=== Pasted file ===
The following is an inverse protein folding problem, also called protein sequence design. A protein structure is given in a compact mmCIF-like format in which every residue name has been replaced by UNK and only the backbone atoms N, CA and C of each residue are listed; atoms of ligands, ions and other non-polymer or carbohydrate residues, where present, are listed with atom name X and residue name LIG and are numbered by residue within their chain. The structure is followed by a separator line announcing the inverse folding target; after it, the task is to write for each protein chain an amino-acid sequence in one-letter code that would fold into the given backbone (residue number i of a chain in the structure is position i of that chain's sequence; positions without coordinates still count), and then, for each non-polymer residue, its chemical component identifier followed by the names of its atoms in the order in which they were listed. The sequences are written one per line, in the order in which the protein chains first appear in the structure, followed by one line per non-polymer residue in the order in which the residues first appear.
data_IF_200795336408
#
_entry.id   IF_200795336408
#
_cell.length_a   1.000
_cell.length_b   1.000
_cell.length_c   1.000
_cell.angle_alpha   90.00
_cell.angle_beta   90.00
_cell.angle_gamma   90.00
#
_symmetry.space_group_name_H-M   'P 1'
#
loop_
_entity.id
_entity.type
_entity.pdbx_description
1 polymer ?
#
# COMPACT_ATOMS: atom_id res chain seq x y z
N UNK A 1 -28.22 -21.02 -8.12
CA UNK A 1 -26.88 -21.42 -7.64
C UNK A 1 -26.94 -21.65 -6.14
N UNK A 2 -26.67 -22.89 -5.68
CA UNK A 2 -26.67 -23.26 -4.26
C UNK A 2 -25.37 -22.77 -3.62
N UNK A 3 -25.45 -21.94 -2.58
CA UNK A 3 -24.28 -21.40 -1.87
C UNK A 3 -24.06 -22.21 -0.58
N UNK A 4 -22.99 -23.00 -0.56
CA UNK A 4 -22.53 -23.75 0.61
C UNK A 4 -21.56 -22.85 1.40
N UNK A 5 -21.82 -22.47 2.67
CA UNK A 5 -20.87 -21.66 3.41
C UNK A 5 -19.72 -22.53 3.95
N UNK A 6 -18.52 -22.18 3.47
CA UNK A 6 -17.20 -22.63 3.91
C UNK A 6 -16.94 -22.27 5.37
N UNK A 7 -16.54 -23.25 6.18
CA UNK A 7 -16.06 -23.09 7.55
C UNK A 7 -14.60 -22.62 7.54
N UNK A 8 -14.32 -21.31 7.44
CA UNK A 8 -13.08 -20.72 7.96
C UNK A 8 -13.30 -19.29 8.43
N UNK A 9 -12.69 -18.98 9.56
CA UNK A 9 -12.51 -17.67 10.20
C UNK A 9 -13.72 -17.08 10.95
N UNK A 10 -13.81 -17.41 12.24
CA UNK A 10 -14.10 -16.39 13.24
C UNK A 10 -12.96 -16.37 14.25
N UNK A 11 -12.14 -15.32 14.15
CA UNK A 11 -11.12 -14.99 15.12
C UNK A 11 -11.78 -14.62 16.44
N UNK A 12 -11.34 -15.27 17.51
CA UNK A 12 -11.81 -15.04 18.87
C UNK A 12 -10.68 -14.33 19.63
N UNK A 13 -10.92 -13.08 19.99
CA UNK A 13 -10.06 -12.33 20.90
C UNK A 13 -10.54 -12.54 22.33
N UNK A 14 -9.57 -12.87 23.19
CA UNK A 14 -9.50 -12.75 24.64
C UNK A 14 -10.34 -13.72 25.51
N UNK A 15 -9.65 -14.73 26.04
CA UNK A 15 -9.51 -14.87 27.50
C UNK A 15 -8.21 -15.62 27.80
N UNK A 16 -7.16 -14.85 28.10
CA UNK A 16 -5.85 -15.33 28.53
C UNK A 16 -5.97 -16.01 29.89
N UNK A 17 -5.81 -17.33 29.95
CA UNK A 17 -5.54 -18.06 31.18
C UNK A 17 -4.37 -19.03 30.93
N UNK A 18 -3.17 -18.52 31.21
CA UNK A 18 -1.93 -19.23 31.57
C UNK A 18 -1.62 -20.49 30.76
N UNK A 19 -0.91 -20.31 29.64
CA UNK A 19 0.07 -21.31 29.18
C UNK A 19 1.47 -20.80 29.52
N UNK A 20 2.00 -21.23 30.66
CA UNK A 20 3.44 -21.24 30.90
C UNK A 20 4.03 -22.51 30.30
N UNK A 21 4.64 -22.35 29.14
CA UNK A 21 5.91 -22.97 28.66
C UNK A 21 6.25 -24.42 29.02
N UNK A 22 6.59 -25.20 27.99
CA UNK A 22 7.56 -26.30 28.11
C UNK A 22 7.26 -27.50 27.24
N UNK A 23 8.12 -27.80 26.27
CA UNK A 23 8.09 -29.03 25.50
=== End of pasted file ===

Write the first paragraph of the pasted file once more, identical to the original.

The following is an inverse protein folding problem, also called protein sequence design. A protein structure is given in a compact mmCIF-like format in which every residue name has been replaced by UNK and only the backbone atoms N, CA and C of each residue are listed; atoms of ligands, ions and other non-polymer or carbohydrate residues, where present, are listed with atom name X and residue name LIG and are numbered by residue within their chain. The structure is followed by a separator line announcing the inverse folding target; after it, the task is to write for each protein chain an amino-acid sequence in one-letter code that would fold into the given backbone (residue number i of a chain in the structure is position i of that chain's sequence; positions without coordinates still count), and then, for each non-polymer residue, its chemical component identifier followed by the names of its atoms in the order in which they were listed. The sequences are written one per line, in the order in which the protein chains first appear in the structure, followed by one line per non-polymer residue in the order in which the residues first appear.